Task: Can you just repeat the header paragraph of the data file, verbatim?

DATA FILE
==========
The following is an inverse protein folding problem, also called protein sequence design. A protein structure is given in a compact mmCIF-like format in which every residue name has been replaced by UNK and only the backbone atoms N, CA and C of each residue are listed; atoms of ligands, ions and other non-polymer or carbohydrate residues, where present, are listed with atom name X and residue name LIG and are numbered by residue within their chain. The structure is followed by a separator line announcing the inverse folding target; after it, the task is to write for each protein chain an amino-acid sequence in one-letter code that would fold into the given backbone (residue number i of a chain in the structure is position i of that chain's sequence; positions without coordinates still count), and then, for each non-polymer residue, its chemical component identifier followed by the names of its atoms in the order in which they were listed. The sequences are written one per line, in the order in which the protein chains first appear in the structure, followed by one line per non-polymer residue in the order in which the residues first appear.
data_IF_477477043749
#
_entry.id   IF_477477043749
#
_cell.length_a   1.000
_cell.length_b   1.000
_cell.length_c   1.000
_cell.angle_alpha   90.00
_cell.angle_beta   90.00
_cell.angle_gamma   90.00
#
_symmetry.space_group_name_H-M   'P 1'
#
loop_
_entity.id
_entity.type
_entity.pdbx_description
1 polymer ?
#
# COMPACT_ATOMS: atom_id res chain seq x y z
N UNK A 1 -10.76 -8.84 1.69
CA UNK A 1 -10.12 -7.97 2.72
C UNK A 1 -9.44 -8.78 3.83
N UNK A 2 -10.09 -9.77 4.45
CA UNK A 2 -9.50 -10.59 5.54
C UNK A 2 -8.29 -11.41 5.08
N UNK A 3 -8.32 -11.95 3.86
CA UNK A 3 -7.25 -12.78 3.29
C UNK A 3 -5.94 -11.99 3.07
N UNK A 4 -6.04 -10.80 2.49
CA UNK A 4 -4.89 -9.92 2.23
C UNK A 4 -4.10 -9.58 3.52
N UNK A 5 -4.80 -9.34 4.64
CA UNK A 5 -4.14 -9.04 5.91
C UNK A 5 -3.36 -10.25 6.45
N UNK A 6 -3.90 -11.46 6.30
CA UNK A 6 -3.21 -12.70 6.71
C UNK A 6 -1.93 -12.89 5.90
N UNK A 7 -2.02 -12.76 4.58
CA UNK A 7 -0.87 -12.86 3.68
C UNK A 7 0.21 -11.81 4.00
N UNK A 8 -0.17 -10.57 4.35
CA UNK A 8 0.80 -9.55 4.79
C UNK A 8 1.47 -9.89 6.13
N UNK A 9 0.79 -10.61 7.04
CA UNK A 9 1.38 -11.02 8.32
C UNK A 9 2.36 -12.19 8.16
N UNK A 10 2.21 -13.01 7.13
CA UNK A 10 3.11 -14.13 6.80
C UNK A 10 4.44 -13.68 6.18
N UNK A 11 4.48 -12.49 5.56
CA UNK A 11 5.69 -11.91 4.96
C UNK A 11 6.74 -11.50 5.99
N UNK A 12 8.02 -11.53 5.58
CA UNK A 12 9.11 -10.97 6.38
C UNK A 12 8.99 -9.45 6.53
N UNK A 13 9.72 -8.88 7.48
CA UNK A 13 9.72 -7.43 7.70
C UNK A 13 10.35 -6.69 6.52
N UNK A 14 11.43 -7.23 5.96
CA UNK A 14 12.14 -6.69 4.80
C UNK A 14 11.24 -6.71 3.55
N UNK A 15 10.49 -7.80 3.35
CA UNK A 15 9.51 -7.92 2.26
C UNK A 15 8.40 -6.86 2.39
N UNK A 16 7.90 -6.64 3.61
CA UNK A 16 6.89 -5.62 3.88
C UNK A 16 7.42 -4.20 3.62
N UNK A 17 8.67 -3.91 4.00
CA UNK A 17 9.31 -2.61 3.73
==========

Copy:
The following is an inverse protein folding problem, also called protein sequence design. A protein structure is given in a compact mmCIF-like format in which every residue name has been replaced by UNK and only the backbone atoms N, CA and C of each residue are listed; atoms of ligands, ions and other non-polymer or carbohydrate residues, where present, are listed with atom name X and residue name LIG and are numbered by residue within their chain. The structure is followed by a separator line announcing the inverse folding target; after it, the task is to write for each protein chain an amino-acid sequence in one-letter code that would fold into the given backbone (residue number i of a chain in the structure is position i of that chain's sequence; positions without coordinates still count), and then, for each non-polymer residue, its chemical component identifier followed by the names of its atoms in the order in which they were listed. The sequences are written one per line, in the order in which the protein chains first appear in the structure, followed by one line per non-polymer residue in the order in which the residues first appear.